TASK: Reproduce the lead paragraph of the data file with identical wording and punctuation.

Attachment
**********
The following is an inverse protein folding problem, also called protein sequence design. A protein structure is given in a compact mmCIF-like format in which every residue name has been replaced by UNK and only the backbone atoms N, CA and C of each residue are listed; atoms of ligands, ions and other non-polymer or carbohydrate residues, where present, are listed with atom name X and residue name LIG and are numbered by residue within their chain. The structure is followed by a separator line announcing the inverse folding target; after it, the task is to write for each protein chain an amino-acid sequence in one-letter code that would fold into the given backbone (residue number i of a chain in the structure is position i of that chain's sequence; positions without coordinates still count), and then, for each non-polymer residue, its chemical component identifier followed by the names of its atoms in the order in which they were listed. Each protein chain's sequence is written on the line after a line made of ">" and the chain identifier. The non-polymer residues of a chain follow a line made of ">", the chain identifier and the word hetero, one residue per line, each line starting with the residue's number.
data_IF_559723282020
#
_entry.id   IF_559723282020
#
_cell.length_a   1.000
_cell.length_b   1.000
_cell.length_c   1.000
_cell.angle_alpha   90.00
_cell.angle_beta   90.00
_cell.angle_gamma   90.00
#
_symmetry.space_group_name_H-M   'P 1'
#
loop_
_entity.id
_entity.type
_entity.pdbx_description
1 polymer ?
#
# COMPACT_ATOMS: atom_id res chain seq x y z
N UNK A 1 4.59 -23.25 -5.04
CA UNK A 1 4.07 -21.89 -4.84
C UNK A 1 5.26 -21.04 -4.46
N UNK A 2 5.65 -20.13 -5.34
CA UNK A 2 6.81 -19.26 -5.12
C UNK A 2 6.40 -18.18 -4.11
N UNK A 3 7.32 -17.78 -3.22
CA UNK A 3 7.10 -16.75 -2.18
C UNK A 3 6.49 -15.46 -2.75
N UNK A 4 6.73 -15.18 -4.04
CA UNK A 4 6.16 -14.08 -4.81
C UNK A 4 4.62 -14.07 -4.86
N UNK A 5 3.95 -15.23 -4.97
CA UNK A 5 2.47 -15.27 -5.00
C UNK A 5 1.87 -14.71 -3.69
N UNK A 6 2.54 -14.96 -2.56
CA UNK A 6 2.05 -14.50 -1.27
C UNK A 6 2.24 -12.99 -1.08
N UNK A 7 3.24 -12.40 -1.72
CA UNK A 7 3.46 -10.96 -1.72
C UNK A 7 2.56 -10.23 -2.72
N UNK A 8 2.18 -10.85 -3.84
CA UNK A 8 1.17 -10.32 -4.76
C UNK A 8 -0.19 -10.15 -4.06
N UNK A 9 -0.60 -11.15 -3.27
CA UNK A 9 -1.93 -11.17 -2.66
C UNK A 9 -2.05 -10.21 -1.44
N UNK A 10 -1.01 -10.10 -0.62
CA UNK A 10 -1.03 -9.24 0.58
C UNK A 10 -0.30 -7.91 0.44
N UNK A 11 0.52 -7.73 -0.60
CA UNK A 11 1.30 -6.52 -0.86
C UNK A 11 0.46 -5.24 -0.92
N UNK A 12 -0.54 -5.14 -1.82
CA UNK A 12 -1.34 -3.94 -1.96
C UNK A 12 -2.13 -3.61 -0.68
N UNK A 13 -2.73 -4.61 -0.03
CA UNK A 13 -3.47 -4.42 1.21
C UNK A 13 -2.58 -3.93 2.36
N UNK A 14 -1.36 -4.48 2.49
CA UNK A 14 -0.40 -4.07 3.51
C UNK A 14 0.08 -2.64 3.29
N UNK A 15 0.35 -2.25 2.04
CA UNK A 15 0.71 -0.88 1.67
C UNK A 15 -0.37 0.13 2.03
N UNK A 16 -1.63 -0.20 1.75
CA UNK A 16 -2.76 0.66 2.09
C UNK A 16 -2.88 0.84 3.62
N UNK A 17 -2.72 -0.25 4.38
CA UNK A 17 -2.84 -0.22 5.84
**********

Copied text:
The following is an inverse protein folding problem, also called protein sequence design. A protein structure is given in a compact mmCIF-like format in which every residue name has been replaced by UNK and only the backbone atoms N, CA and C of each residue are listed; atoms of ligands, ions and other non-polymer or carbohydrate residues, where present, are listed with atom name X and residue name LIG and are numbered by residue within their chain. The structure is followed by a separator line announcing the inverse folding target; after it, the task is to write for each protein chain an amino-acid sequence in one-letter code that would fold into the given backbone (residue number i of a chain in the structure is position i of that chain's sequence; positions without coordinates still count), and then, for each non-polymer residue, its chemical component identifier followed by the names of its atoms in the order in which they were listed. Each protein chain's sequence is written on the line after a line made of ">" and the chain identifier. The non-polymer residues of a chain follow a line made of ">", the chain identifier and the word hetero, one residue per line, each line starting with the residue's number.